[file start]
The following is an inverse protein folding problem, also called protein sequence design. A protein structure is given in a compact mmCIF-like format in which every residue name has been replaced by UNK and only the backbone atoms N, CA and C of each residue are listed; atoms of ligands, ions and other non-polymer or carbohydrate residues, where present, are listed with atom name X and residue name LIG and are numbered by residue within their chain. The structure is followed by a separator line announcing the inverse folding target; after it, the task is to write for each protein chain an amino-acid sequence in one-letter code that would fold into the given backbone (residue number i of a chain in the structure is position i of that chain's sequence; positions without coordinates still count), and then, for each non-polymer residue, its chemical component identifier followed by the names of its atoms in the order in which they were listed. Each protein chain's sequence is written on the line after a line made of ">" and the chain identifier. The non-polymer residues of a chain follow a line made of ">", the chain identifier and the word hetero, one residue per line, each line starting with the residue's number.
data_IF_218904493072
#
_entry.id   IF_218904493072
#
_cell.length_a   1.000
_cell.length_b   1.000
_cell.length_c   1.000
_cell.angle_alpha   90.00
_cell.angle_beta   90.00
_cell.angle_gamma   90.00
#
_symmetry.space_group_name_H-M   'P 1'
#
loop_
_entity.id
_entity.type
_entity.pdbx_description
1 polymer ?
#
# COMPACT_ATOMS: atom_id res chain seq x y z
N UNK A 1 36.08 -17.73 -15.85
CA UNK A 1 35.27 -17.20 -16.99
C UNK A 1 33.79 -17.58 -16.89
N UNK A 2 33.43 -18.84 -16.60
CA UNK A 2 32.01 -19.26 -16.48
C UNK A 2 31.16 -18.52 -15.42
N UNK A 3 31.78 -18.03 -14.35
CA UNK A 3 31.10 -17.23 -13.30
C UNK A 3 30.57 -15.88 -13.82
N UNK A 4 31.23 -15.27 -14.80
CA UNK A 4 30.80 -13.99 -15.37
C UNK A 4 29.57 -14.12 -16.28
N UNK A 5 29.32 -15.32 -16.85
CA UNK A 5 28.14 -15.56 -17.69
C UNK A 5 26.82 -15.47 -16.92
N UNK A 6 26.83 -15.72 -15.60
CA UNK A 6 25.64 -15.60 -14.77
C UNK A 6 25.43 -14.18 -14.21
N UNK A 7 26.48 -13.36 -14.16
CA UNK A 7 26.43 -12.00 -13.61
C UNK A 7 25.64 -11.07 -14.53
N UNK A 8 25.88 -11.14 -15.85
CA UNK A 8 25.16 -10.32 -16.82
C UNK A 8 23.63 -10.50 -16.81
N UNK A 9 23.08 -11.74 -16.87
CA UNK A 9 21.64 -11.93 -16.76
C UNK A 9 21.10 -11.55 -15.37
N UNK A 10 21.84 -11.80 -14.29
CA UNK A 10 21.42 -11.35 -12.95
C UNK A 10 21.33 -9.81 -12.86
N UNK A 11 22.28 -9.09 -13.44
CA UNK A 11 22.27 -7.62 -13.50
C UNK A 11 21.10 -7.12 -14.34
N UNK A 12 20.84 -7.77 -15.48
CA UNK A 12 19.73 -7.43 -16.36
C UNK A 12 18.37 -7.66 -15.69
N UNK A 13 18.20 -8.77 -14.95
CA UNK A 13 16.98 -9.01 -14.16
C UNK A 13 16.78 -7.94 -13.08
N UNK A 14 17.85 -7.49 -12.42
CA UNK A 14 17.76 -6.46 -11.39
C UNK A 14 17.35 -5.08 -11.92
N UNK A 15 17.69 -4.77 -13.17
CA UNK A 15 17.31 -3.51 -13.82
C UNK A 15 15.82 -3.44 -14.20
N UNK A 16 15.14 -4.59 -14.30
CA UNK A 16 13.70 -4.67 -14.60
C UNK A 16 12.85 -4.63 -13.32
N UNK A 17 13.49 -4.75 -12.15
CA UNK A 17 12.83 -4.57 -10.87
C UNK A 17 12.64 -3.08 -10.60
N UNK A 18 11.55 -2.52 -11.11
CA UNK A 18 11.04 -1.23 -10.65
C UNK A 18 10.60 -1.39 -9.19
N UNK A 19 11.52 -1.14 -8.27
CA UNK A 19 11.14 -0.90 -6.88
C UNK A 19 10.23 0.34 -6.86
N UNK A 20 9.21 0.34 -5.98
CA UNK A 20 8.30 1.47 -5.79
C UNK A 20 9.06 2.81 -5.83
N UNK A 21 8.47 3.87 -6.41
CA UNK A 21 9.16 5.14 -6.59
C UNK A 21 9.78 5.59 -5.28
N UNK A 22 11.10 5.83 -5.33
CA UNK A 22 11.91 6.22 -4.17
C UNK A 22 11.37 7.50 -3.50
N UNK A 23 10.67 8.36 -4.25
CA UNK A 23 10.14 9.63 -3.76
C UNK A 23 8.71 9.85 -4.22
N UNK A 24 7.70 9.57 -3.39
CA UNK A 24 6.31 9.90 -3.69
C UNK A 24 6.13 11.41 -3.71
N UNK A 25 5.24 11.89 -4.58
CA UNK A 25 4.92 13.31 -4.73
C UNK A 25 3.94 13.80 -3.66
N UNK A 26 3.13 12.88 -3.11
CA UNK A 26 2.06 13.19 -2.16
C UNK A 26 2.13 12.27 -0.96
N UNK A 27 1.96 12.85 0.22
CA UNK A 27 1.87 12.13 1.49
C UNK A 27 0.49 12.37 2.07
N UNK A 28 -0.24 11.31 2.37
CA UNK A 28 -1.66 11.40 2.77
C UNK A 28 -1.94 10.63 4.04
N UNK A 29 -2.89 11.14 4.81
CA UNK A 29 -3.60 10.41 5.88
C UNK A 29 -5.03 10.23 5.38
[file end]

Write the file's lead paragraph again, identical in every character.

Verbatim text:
The following is an inverse protein folding problem, also called protein sequence design. A protein structure is given in a compact mmCIF-like format in which every residue name has been replaced by UNK and only the backbone atoms N, CA and C of each residue are listed; atoms of ligands, ions and other non-polymer or carbohydrate residues, where present, are listed with atom name X and residue name LIG and are numbered by residue within their chain. The structure is followed by a separator line announcing the inverse folding target; after it, the task is to write for each protein chain an amino-acid sequence in one-letter code that would fold into the given backbone (residue number i of a chain in the structure is position i of that chain's sequence; positions without coordinates still count), and then, for each non-polymer residue, its chemical component identifier followed by the names of its atoms in the order in which they were listed. Each protein chain's sequence is written on the line after a line made of ">" and the chain identifier. The non-polymer residues of a chain follow a line made of ">", the chain identifier and the word hetero, one residue per line, each line starting with the residue's number.